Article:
Those of us who have read Marty Neumeier's The Brand Gap (2003) and/or Zag (2006) realize that he has a tough act to follow: himself. In these previously published "whiteboard overview" books, he shared his thoughts about the gap "between logic and magic," and then zoomed in to help readers "build a sustainable competitive advantage." He explained how and why, when focus is paired with differentiation, supported by a trend, and surrounded by compelling communications, "you have the basic ingredients of a zag"--in other words, a point of radical differentiation. In his most recent book, Neumeier briefly reviews these and other key ideas before shifting his attention to the challenge of organizing a company for agility by developing a "designful mind": that is, a perspective that enables decision-makers to invent the widest range of solutions for the "wicked problems" now facing their company, their industry, and their world.
Neumeier is president of Neutron, a San Francisco-based firm, that designs and facilitates culture-change programs that spur innovation. In co-sponsorship with Stanford University, his firm conducted a survey to identify "wicked problems"--problems so persistent, pervasive, or slippery that they seem insoluble. Ten are listed on Page 2 and range from "balancing long-term goals with short-term demands" to "aligning strategy with customer experience." In this book, Neumeier explains how to establish and then sustain a culture of nonstop innovation, one that is guided and informed by a discipline of design so that it generates nonstop solutions to whatever wicked problems it may encounter. (Note: The solution process must be nonstop in response to constant changes of the nature and/or extent of each problem to be solved.)
According to Neumeier, a designful company inserts "making" between "knowing" and "doing." Its designers don't actually solve problems. They "work through" them. They use non-logical processes that are difficult to express in words but easier to express in action. They use models, mockups, sketches, and stories as their vocabulary. They operate in the space between "knowing" and "doing," prototyping new solutions that arise from their four strengths of empathy [i.e. understanding the motivations of stakeholders to forge stronger bonds], intuition [a shortcut to understanding situations], imagination [new ideas are generated by divergent thinking, not convergent thinking], and idealism [an obsession with getting it right, obtaining what is missing, making whatever changes may be necessary, etc.]. One of Neumeier's most important points is that any organization (regardless of its size or nature) needs designers at all levels and in all areas of its operations. "To build an innovative culture, a company must keep itself in a perpetual state of reinvention. Radical ideas must be the norm, not the exception...Companies don't fail because they choose the wrong course--they fail because they can't imagine a better one."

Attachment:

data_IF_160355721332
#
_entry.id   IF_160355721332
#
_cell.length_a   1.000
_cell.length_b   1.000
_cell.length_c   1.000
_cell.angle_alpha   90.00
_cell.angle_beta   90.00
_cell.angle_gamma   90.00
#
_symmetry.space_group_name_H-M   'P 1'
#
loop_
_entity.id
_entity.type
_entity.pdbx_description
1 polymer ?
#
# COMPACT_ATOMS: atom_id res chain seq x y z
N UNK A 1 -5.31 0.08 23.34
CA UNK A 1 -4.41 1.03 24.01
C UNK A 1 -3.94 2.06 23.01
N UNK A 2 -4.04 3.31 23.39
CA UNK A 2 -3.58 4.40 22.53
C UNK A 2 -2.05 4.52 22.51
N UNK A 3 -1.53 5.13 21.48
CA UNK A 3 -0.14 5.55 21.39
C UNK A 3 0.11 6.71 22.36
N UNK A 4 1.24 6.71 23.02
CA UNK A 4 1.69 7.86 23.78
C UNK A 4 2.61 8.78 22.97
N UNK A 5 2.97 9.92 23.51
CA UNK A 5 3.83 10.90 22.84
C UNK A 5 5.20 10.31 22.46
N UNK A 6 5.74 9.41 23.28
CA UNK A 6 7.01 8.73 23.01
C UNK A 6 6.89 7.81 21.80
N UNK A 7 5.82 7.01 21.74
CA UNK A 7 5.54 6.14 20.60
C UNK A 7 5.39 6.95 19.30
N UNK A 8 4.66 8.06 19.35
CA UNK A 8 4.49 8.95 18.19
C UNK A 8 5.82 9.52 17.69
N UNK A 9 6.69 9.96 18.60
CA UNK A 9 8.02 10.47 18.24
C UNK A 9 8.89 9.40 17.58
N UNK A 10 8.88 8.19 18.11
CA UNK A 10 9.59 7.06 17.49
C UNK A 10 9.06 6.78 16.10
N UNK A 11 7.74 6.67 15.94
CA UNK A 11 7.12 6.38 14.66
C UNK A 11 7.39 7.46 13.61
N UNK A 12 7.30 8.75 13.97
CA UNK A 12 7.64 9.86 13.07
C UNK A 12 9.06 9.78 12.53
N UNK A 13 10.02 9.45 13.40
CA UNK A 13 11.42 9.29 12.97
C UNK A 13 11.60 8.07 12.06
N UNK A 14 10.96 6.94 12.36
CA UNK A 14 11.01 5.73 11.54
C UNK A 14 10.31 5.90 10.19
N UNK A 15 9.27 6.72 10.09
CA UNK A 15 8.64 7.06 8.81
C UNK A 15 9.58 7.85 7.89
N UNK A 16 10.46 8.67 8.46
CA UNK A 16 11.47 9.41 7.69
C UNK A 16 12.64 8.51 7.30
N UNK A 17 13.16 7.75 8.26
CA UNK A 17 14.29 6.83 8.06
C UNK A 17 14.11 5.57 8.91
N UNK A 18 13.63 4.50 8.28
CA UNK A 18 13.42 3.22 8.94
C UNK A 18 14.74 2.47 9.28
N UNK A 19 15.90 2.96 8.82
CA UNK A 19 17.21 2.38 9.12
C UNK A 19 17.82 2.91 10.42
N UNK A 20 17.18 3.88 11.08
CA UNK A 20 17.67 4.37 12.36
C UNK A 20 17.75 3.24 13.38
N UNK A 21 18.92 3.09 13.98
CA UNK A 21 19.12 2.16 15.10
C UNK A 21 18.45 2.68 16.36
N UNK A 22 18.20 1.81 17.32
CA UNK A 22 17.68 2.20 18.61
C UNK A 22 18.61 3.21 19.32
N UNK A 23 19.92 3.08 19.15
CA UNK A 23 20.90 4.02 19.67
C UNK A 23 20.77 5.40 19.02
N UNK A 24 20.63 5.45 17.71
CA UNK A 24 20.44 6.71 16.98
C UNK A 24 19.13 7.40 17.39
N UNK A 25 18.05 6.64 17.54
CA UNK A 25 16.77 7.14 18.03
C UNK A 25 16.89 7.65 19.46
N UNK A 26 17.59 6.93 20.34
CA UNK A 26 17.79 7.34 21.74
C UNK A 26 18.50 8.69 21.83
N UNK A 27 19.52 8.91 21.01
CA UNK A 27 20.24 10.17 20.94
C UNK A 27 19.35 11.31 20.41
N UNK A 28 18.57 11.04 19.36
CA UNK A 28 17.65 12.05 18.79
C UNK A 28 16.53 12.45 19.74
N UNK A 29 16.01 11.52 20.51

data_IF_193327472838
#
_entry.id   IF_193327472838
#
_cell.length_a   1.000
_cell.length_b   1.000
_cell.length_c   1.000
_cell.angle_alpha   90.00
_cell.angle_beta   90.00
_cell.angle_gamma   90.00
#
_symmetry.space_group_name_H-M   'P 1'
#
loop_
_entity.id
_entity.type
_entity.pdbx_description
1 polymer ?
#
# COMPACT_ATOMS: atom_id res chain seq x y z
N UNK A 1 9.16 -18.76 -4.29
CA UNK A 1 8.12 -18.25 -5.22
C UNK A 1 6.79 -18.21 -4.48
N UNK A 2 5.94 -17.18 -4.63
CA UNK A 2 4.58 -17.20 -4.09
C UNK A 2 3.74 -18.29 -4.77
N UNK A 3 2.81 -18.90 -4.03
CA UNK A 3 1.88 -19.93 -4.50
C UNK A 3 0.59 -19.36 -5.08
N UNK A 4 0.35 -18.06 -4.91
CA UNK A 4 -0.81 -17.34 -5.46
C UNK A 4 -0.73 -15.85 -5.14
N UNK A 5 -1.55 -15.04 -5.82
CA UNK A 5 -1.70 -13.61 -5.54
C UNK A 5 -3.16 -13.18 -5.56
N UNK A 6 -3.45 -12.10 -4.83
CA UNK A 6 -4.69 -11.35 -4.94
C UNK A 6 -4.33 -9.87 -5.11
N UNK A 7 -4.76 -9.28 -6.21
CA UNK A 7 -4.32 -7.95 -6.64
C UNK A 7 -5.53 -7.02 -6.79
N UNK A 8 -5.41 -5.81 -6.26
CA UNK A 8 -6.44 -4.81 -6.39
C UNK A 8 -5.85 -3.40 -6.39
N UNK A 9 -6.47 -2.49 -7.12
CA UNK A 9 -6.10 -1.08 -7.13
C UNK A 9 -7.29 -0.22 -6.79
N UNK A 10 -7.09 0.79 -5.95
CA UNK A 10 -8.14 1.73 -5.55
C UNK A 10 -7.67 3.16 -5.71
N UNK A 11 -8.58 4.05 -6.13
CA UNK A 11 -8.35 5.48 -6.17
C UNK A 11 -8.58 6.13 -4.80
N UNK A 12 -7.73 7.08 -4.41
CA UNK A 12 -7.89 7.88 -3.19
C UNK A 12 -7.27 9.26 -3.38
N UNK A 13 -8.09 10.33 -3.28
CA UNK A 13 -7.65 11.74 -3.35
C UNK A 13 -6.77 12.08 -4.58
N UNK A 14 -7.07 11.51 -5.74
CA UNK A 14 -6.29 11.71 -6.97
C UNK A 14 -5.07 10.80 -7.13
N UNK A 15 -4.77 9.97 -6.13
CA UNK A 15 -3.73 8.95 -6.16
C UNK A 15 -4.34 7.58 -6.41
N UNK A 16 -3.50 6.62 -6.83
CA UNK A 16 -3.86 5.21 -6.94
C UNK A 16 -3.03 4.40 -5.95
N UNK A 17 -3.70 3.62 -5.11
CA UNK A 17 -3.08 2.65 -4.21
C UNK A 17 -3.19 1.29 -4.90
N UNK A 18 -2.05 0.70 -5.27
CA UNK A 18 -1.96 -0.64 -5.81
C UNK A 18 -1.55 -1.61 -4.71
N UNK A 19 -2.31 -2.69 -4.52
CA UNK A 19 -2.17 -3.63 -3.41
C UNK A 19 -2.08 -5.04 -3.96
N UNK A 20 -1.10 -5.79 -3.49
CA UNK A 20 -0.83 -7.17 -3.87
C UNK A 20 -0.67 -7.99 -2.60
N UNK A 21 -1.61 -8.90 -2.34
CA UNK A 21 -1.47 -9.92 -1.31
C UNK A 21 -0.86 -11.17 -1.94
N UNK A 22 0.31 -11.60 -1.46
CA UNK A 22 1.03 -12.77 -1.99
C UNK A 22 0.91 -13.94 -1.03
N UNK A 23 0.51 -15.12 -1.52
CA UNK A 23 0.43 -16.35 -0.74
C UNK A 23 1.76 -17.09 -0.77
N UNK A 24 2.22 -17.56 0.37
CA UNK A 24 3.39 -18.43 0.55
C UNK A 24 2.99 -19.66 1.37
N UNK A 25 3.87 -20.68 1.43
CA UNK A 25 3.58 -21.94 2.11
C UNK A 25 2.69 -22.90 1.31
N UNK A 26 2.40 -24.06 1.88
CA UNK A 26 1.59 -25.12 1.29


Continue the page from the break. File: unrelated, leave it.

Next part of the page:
As is also true of two predecessors, The Brand Gap and Zag, The Designful Company is a "whiteboard overview" rather than a traditional book in terms of both its design and content. Although Neumeier's unorthodox approach will no doubt irritate some people, I think his approach is both appropriate and effective. To those who are thinking about purchasing this book, I presume to offer several suggestions. Keep in mind that the presentation of Neumeier's counterintuitive ideas requires the format and illustrations selected. He offers a briefing on options to consider when designing and then building a culture of nonstop innovation. It remains for readers to work their way through the material in whatever order works best for them. Read all of the customer reviews of it that Amazon features. (FYI, I never read other reviews until after I have submitted my own.) This is not a book for everyone, nor does Neumeier make any such claim.
If you read the book and then decide to act upon several of his suggestions, be prepared to encounter what James O'Toole has aptly characterized as "the ideology of comfort and the tyranny of custom." Radical ideas and their advocates are perceived to be--and they are--serious threats to those who defend the status quo. Neumeier has much of value to say about the power of effective storytelling when attempting to engage others in change initiatives. He correctly observes that stories aligned with key messages should be simple, unexpected, concrete, credible, and emotional. (Please see Pages 88-95.) I also highly recommend books on business narratives written by Stephen Denning (The Leader's Guide to Storytelling), Doug Lipman (Improving Your Storytelling), and Annette Simmons (The Story Factor).
As these brief remarks indicate, I think this is Marty Neumeier's most important--indeed his most valuable--book thus far because he addresses issues that are relevant to an organization's entire culture whereas, previously, he focused on a specific organizational imperative such as bridging the distance between business strategy and customer experience with five interconnected disciplines or using the first and most strategic of those disciplines to achieve radical differentiation.